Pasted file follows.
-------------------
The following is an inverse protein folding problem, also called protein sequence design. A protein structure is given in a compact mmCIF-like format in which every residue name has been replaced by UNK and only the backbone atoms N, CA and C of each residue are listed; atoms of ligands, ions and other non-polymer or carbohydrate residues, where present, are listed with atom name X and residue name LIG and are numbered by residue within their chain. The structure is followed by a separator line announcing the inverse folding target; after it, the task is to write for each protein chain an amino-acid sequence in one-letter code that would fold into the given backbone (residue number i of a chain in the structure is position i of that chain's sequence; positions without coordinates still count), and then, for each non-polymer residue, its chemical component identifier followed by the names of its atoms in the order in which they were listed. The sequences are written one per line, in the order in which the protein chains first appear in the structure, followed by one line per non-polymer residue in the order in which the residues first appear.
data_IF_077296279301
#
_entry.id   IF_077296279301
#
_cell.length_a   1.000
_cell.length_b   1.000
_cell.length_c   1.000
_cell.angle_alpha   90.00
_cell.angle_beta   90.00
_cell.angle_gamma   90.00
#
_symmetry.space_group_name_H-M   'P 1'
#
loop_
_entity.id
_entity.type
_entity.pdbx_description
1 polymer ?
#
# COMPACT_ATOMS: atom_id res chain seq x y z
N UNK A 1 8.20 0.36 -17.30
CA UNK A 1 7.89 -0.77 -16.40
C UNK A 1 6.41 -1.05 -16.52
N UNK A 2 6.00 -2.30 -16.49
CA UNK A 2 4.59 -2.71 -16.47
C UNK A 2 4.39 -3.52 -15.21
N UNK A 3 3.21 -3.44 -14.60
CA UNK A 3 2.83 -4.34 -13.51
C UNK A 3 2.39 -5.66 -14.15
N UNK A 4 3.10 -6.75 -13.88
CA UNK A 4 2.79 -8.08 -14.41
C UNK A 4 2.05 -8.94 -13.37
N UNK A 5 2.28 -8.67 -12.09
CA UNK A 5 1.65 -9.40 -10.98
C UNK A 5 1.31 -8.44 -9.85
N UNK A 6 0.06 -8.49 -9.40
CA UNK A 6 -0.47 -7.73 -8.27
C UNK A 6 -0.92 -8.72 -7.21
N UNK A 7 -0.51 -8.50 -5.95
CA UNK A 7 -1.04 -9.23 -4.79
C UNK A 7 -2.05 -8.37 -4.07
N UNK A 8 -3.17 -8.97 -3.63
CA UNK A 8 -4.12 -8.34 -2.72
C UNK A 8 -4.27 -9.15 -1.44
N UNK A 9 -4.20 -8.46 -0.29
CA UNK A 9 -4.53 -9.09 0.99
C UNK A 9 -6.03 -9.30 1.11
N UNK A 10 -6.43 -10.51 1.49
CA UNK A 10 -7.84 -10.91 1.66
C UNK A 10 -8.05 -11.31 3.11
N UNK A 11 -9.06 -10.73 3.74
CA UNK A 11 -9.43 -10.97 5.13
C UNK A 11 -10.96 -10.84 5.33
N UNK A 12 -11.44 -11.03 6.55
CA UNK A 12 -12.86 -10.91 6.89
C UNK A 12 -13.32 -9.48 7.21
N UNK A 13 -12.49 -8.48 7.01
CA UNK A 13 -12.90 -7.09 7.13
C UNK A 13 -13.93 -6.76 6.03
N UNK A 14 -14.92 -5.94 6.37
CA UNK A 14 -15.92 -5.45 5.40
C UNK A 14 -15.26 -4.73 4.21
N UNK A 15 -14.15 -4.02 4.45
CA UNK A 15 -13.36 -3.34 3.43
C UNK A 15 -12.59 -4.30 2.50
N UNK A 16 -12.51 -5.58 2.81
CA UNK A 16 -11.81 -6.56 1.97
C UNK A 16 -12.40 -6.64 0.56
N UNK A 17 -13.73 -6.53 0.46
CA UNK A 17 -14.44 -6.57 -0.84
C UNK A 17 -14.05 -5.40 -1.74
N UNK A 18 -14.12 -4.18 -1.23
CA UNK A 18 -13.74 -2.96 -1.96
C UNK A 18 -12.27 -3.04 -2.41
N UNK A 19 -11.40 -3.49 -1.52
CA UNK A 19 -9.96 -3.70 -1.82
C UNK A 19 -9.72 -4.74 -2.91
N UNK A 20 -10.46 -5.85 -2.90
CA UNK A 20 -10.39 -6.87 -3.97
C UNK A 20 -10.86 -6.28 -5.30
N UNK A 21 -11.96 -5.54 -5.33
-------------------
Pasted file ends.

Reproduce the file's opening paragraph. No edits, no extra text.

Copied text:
The following is an inverse protein folding problem, also called protein sequence design. A protein structure is given in a compact mmCIF-like format in which every residue name has been replaced by UNK and only the backbone atoms N, CA and C of each residue are listed; atoms of ligands, ions and other non-polymer or carbohydrate residues, where present, are listed with atom name X and residue name LIG and are numbered by residue within their chain. The structure is followed by a separator line announcing the inverse folding target; after it, the task is to write for each protein chain an amino-acid sequence in one-letter code that would fold into the given backbone (residue number i of a chain in the structure is position i of that chain's sequence; positions without coordinates still count), and then, for each non-polymer residue, its chemical component identifier followed by the names of its atoms in the order in which they were listed. The sequences are written one per line, in the order in which the protein chains first appear in the structure, followed by one line per non-polymer residue in the order in which the residues first appear.